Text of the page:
- Victoria Walton
- How could you say no to this face?
Beer and dogs go together like summer and patios. But technically, Fido isn’t allowed to frequent your watering hole with you.
“Pet dogs (and other pets) are not able to be present on restaurant patios under our food safety regulations,” says Chrissy Matheson, in an email on behalf of the Nova Scotia Department of Environment.
That may come as a surprise to anyone who’s frequented the city’s beer gardens. Each summer Halifax’s patios (and their bigger siblings, beer gardens) are oases of local brews, barbecued snacks and hotdogs and sometimes, a parade of furry friends.
“We know there are restaurants that would like to welcome pet dogs on their patios,” writes Matheson. “Our primary concern is ensuring that food safety is protected for people who are eating at restaurants.”
Thankfully for dog-lovers, there’s a loophole. “Dogs are allowed on patios if they’re service animals,” says Chris Reynolds, co-owner of Stillwell’s busy beer garden on the corner of South Park Street and Spring Garden Road. But he says, “You can’t ask people, ‘Hey, what’s wrong with you that you need a service dog?’”
Business owners actually are allowed to ask patrons for their canine companion’s official identification card, according to Section 14 of the Service Dog Act, but it doesn’t happen very often.
You may not want to try to pass off your pet as a service dog anytime soon, though. New legislation effective June 27 will make it an offence to falsely represent a dog as a service dog, including a fine of up to $3,000. To make it easier to tell who’s certified, owners are also supposed to ensure their service dog wears an identification collar or harness in public.
What the legislation doesn’t cover are emotional support or therapy animals. Unlike service dogs, they have no formal training, but can still provide comfort and support for their handlers. According to the Act, “regulations don’t prohibit public places from accommodating therapy and emotional support animals, but these animals don’t have the right of access that service dogs do.”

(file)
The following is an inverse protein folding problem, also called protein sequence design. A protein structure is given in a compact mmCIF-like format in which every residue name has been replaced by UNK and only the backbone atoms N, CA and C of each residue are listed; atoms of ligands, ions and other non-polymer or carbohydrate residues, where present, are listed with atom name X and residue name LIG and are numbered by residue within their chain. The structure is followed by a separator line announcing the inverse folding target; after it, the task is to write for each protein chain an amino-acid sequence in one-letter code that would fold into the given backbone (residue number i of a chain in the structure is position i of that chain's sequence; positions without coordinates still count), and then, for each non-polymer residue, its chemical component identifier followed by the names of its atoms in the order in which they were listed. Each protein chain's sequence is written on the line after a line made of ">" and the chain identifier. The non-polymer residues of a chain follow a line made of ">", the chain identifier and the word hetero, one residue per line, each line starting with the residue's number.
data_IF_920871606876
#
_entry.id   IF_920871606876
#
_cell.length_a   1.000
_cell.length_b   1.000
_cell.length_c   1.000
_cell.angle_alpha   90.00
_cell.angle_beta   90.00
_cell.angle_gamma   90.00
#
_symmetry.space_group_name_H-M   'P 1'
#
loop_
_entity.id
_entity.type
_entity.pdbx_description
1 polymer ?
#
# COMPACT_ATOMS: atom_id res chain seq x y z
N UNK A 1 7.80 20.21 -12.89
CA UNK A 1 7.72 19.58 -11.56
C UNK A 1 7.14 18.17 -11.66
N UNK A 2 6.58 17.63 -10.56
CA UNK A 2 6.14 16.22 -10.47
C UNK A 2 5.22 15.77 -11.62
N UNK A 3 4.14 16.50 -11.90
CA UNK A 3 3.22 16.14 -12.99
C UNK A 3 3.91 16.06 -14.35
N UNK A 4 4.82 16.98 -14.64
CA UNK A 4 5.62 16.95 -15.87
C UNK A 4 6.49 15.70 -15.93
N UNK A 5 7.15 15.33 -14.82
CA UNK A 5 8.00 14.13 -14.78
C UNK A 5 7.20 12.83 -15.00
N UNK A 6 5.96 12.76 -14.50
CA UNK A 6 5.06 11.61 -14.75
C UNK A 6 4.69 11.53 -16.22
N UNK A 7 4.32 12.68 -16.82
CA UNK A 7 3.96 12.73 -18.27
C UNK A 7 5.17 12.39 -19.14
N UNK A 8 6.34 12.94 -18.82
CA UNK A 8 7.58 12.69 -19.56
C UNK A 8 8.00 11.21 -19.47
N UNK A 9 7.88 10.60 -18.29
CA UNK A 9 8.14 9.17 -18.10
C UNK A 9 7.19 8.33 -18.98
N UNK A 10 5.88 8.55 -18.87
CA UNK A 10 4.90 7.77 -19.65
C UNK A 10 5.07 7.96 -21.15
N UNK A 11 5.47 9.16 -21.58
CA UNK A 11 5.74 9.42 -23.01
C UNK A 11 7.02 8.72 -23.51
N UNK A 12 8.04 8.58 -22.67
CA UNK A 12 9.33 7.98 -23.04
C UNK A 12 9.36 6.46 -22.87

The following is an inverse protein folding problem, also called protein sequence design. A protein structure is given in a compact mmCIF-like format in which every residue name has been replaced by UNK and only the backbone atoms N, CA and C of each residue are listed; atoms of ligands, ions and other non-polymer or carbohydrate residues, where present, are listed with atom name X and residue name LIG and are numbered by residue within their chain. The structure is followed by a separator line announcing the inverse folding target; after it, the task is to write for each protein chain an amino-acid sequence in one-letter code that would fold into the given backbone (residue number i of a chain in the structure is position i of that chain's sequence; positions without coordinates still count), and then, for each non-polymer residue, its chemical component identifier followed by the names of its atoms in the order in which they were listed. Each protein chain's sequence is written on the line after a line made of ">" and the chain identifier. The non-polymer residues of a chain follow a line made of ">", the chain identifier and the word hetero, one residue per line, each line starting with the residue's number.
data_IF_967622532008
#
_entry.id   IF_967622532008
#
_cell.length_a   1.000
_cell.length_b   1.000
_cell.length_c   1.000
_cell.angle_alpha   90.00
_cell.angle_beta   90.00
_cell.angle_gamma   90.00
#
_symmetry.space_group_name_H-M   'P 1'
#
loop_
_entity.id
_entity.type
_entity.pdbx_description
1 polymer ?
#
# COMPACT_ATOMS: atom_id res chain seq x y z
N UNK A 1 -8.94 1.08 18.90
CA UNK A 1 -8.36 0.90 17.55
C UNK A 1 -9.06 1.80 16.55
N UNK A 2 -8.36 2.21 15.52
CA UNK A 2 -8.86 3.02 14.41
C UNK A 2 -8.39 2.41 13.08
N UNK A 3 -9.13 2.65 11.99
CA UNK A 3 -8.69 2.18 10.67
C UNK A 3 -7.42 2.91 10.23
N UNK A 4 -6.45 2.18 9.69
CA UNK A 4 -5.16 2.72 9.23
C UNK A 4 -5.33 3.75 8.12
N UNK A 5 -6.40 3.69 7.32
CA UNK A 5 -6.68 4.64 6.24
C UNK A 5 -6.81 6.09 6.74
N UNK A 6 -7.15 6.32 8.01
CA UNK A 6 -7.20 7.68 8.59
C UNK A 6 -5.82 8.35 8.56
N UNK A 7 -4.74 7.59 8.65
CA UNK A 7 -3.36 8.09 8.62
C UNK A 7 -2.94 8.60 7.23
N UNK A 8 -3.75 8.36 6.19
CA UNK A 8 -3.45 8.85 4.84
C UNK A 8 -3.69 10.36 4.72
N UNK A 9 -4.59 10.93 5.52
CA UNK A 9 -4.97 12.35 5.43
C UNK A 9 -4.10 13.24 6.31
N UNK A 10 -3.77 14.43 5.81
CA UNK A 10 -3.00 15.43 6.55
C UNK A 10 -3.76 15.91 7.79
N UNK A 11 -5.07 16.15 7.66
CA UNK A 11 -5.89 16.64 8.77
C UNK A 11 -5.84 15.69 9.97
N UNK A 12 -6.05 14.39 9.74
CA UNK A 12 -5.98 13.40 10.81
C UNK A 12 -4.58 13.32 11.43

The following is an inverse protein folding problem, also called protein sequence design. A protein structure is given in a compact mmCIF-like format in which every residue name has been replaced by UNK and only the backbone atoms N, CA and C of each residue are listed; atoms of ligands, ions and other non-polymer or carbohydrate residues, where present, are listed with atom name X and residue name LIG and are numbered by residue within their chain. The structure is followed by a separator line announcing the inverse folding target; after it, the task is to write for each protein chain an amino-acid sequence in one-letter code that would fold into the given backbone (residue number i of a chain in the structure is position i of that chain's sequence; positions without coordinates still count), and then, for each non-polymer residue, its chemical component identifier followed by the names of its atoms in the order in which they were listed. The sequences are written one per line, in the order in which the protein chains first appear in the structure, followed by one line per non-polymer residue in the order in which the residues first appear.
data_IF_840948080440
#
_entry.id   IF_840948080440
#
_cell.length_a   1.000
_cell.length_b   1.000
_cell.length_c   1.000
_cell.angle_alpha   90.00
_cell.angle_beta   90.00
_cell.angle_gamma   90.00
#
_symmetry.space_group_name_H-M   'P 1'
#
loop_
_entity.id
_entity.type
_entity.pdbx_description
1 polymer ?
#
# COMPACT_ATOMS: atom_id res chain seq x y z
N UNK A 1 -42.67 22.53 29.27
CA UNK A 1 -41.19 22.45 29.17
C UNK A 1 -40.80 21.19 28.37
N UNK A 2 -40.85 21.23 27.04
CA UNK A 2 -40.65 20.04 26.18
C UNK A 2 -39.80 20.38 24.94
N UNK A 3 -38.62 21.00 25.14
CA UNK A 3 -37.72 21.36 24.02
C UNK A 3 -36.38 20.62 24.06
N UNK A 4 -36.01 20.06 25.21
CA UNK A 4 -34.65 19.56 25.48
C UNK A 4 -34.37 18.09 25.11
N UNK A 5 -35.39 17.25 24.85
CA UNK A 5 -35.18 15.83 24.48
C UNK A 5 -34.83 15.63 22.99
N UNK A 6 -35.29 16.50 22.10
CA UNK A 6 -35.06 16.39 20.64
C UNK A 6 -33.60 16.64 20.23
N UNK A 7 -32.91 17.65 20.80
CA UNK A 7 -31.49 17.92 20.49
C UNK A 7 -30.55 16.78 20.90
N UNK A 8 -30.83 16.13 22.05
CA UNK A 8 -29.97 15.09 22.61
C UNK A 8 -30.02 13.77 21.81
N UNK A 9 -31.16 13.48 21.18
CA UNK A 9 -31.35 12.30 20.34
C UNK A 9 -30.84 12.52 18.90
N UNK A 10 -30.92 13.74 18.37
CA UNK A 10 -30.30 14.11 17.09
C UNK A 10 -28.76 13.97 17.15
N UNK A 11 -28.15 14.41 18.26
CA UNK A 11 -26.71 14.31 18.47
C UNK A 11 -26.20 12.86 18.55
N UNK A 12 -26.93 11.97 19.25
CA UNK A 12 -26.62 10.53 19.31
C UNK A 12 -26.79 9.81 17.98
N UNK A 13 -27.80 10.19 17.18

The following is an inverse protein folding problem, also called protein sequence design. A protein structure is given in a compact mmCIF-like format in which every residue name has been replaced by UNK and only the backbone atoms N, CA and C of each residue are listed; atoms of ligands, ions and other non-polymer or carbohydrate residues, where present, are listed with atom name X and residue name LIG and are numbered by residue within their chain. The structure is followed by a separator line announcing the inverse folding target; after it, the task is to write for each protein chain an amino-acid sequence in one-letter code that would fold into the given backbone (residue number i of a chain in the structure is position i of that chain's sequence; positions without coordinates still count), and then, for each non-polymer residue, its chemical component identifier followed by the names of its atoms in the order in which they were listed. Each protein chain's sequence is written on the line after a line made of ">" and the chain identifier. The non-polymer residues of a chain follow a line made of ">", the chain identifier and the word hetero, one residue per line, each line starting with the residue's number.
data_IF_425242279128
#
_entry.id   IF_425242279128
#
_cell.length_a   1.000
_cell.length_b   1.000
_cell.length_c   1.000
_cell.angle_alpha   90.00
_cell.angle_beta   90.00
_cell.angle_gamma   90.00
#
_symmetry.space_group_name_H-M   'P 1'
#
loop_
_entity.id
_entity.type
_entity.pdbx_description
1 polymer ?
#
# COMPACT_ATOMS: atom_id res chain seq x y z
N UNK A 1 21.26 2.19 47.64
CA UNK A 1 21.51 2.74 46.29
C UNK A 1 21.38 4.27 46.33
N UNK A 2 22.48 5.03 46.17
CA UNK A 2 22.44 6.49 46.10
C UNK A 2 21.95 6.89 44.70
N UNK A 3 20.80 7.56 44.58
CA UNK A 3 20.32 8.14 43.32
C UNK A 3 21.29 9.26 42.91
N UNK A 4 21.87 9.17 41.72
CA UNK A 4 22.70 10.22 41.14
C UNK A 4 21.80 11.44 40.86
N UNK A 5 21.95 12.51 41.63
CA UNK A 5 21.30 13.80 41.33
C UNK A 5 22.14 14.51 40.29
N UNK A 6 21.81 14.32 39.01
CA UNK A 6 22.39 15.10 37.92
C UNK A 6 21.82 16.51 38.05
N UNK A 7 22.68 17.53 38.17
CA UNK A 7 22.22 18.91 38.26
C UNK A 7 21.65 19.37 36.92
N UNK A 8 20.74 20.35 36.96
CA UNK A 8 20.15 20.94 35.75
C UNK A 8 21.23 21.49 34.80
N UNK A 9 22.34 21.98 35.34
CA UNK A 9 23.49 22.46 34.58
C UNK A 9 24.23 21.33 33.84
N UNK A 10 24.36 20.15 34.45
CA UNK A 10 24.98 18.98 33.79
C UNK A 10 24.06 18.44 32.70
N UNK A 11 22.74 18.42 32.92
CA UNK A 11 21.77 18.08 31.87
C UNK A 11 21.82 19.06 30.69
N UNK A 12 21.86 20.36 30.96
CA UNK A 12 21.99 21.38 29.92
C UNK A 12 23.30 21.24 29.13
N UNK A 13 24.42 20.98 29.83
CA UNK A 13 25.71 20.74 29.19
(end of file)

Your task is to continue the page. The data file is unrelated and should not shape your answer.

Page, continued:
The rule creates a “don’t ask, don’t tell” grey area when it comes to dogs on patios. When Stillwell first opened its beer garden in 2015, the bar wasn’t sure what legislation it fell under.
“When we opened on the waterfront the first year it was not a category that existed. There was no real precedent for it,” says Reynolds.
They treated their business like a take-out joint with a patio next to it, after seeing several spots using the same model. That summer the patio received several complaints and the Department of Environment stepped in, which has convinced Reynolds some new legislation is needed.
“The dogs are often better behaved and cleaner than some customers,” he says. “We treat them the same: If they’re misbehaving, if they’re barking, if they’re doing something they shouldn’t be doing, then we ask them to leave.”
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Before Good Robot had a taproom, the brewery hosted a dog-wash in its driveway. “It was a great way to get people in and show them around and whatnot,” says
The event saw the business’ biggest turnout since opening day.
This weekend, Good Robot will host Hair of the Dog at the Garrison Grounds. The event will include local vendors and beer, with a portion of proceeds going to the SPCA. Liquor regulations force the event to be fenced and insurance requirements mean it will be an on-leash event, but
“I hope we can kind of destroy that stigma that surrounds dogs and people having a beer,” he says, despite claiming to not be a huge dog lover himself.
Reynolds says the same sentiment applies at Stillwell. “I’m not going to say it’s discriminatory or argue for ‘dog’s rights,’” he says. “But it feels a bit insane that we’ve completely banned them from this part of our life.”